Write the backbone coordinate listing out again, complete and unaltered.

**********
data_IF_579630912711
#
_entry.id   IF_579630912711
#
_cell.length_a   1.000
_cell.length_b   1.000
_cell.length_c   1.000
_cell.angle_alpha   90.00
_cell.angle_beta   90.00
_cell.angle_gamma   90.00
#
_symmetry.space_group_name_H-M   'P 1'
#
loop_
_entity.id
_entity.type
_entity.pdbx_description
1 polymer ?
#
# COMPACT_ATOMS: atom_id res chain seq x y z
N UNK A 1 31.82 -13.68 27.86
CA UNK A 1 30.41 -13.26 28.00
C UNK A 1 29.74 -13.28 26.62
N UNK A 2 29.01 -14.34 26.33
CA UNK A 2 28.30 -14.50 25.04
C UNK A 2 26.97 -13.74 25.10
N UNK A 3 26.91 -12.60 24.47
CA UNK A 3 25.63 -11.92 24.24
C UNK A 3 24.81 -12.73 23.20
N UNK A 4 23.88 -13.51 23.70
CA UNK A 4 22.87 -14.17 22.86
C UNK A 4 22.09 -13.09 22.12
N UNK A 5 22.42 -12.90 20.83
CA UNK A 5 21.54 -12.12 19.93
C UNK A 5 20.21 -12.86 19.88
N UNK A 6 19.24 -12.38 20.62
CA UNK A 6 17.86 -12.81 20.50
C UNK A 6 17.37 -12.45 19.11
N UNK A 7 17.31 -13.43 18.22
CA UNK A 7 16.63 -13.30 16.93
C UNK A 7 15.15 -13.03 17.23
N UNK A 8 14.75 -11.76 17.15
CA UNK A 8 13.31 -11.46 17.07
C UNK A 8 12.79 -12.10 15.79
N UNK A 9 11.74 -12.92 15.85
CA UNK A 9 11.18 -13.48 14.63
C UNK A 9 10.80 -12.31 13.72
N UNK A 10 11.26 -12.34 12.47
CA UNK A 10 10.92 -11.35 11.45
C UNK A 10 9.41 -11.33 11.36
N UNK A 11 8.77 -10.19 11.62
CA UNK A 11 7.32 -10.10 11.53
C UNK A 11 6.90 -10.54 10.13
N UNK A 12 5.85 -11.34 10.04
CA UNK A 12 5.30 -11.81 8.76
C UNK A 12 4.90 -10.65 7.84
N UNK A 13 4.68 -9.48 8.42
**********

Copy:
data_IF_579630912711
#
_entry.id   IF_579630912711
#
_cell.length_a   1.000
_cell.length_b   1.000
_cell.length_c   1.000
_cell.angle_alpha   90.00
_cell.angle_beta   90.00
_cell.angle_gamma   90.00
#
_symmetry.space_group_name_H-M   'P 1'
#
loop_
_entity.id
_entity.type
_entity.pdbx_description
1 polymer ?
#
# COMPACT_ATOMS: atom_id res chain seq x y z
N UNK A 1 31.82 -13.68 27.86
CA UNK A 1 30.41 -13.26 28.00
C UNK A 1 29.74 -13.28 26.62
N UNK A 2 29.01 -14.34 26.33
CA UNK A 2 28.30 -14.50 25.04
C UNK A 2 26.97 -13.74 25.10
N UNK A 3 26.91 -12.60 24.47
CA UNK A 3 25.63 -11.92 24.24
C UNK A 3 24.81 -12.73 23.20
N UNK A 4 23.88 -13.51 23.70
CA UNK A 4 22.87 -14.17 22.86
C UNK A 4 22.09 -13.09 22.12
N UNK A 5 22.42 -12.90 20.83
CA UNK A 5 21.54 -12.12 19.93
C UNK A 5 20.21 -12.86 19.88
N UNK A 6 19.24 -12.38 20.62
CA UNK A 6 17.86 -12.81 20.50
C UNK A 6 17.37 -12.45 19.11
N UNK A 7 17.31 -13.43 18.22
CA UNK A 7 16.63 -13.30 16.93
C UNK A 7 15.15 -13.03 17.23
N UNK A 8 14.75 -11.76 17.15
CA UNK A 8 13.31 -11.46 17.07
C UNK A 8 12.79 -12.10 15.79
N UNK A 9 11.74 -12.92 15.85
CA UNK A 9 11.18 -13.48 14.63
C UNK A 9 10.80 -12.31 13.72
N UNK A 10 11.26 -12.34 12.47
CA UNK A 10 10.92 -11.35 11.45
C UNK A 10 9.41 -11.33 11.36
N UNK A 11 8.77 -10.19 11.62
CA UNK A 11 7.32 -10.10 11.53
C UNK A 11 6.90 -10.54 10.13
N UNK A 12 5.85 -11.34 10.04
CA UNK A 12 5.30 -11.81 8.76
C UNK A 12 4.90 -10.65 7.84
N UNK A 13 4.68 -9.48 8.42